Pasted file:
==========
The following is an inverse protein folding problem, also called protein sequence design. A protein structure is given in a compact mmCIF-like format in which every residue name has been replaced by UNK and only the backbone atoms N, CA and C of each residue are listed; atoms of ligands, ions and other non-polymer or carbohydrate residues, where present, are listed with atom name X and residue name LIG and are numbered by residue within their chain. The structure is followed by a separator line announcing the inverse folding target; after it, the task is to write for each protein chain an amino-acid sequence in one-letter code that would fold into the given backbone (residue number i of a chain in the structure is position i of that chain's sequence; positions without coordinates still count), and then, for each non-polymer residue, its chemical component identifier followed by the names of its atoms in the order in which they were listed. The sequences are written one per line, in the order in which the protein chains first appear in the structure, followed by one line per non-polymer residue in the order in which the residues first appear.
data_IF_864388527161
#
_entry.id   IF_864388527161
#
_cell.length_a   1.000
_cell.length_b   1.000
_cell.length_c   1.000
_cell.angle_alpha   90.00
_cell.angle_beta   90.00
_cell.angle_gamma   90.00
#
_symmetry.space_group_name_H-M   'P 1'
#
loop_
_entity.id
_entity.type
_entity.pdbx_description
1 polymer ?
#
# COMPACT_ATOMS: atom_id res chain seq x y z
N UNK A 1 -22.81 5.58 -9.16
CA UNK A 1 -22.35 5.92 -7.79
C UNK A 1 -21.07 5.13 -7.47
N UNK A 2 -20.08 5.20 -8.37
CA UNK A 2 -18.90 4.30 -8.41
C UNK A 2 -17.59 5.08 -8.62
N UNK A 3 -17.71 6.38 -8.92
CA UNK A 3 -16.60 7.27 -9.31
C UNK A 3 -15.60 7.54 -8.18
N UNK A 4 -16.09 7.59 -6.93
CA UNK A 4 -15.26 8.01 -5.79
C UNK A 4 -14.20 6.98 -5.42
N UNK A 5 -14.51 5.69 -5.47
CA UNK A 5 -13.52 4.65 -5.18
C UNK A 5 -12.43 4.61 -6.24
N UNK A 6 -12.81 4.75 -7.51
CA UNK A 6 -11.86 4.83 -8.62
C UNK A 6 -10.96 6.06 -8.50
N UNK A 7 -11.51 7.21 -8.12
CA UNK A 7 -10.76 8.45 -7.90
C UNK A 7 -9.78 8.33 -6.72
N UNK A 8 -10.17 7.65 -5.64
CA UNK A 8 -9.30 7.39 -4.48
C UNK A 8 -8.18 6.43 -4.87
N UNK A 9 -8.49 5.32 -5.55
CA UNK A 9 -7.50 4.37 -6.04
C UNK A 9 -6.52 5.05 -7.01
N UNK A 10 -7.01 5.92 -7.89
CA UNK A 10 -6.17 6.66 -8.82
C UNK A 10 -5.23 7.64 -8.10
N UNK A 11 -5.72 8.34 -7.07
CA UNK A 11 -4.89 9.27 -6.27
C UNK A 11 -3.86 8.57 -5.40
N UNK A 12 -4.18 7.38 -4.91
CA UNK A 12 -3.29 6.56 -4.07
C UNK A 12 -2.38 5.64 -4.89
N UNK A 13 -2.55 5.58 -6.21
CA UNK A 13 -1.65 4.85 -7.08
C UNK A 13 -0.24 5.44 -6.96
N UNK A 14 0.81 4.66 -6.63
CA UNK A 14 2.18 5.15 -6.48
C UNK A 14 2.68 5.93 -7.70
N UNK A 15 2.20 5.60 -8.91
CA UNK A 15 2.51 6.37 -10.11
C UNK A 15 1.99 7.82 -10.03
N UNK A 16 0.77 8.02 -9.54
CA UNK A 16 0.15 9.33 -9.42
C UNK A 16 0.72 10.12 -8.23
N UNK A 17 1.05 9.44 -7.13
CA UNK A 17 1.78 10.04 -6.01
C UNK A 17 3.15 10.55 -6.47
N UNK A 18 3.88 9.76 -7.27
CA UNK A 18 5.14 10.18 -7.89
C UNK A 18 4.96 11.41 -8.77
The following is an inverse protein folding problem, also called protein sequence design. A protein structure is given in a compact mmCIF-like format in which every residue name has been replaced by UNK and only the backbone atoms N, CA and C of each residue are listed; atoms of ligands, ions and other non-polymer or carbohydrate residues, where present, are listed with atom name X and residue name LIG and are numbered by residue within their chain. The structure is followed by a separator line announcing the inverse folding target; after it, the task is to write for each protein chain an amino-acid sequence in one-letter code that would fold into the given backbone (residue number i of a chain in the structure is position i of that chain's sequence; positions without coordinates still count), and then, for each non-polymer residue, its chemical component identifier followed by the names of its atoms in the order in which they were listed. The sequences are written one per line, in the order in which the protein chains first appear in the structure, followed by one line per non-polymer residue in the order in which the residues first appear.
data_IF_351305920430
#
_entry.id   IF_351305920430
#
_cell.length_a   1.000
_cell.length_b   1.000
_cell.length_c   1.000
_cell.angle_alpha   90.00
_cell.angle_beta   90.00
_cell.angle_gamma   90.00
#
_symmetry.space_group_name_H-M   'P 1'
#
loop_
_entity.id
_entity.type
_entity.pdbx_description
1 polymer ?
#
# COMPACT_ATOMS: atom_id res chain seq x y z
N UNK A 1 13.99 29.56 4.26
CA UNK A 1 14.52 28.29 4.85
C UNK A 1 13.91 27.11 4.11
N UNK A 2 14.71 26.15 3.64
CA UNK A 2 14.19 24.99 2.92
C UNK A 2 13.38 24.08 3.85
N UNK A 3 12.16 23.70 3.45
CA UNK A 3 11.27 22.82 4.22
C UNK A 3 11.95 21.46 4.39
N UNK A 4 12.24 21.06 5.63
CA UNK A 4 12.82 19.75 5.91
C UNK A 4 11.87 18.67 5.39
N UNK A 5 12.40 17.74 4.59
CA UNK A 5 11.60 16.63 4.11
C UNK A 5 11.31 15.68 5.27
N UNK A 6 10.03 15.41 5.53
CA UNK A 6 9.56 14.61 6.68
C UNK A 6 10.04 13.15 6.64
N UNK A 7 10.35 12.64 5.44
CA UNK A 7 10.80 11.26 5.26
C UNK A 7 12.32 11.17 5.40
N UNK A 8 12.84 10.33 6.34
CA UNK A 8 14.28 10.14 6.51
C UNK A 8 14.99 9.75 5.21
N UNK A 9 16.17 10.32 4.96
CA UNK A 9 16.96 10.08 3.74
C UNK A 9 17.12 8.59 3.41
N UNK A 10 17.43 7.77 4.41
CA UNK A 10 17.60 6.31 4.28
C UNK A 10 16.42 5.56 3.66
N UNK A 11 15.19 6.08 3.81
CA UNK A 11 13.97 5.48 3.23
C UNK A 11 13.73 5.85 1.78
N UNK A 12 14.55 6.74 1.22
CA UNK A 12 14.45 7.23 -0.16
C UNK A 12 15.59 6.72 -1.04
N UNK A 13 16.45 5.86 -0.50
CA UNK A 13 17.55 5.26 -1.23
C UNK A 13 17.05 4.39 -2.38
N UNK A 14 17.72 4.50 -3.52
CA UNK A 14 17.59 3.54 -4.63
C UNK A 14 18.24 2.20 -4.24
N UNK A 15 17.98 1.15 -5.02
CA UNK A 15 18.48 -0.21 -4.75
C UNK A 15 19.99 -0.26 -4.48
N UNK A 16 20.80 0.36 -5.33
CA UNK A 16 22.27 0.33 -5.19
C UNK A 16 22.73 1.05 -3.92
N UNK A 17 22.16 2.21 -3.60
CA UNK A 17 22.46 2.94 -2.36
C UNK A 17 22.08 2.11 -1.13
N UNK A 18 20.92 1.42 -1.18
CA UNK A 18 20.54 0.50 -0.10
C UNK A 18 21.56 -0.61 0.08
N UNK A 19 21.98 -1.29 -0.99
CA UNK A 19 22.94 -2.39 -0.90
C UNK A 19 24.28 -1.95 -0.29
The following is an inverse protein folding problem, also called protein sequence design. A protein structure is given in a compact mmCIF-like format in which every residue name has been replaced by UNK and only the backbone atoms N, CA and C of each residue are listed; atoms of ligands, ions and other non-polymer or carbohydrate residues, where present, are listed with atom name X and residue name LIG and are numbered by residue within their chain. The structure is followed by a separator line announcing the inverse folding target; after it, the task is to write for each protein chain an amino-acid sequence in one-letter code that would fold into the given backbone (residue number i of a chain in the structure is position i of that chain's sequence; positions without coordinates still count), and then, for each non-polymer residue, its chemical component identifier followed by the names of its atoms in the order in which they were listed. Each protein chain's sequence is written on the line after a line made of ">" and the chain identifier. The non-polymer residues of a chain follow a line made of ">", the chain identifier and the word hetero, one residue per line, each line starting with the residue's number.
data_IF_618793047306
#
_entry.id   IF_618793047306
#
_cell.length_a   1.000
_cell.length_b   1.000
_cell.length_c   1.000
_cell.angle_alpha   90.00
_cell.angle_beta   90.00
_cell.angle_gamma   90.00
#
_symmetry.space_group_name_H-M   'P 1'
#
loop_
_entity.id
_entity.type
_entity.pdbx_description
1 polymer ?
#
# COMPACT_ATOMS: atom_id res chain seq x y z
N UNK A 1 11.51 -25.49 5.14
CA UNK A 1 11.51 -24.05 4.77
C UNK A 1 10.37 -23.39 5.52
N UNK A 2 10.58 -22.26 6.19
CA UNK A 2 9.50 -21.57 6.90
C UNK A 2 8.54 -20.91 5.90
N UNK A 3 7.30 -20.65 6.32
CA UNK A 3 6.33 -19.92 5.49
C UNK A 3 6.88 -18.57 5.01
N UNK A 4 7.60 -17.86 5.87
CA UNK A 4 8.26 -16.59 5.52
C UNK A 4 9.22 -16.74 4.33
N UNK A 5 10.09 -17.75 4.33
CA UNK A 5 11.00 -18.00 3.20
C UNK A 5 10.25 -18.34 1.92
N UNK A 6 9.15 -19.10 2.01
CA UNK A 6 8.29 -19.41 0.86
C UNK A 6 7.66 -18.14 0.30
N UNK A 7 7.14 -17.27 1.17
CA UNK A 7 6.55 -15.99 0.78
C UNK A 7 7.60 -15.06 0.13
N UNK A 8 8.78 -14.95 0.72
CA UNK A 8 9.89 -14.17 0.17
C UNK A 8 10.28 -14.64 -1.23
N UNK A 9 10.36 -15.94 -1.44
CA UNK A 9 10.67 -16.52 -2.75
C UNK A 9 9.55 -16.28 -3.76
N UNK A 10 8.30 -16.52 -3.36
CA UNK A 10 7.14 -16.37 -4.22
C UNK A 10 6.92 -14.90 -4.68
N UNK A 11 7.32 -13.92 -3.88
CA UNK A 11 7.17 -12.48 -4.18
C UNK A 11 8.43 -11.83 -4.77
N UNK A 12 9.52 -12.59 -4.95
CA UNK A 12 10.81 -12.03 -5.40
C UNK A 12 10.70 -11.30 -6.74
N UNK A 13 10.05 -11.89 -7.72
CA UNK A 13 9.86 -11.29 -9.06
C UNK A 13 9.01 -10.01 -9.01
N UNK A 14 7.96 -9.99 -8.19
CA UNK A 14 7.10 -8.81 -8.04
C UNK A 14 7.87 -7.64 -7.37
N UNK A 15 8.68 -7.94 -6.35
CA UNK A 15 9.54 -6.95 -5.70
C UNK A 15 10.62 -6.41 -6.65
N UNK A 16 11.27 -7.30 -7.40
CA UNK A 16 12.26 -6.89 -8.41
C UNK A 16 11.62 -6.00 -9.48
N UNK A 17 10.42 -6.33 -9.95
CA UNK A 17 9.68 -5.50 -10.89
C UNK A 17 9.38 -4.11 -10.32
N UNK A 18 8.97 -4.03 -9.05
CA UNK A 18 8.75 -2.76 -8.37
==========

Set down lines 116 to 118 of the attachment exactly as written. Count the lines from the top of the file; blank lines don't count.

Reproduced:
CA UNK A 7 10.80 11.26 5.26
C UNK A 7 12.32 11.17 5.40
N UNK A 8 12.84 10.33 6.34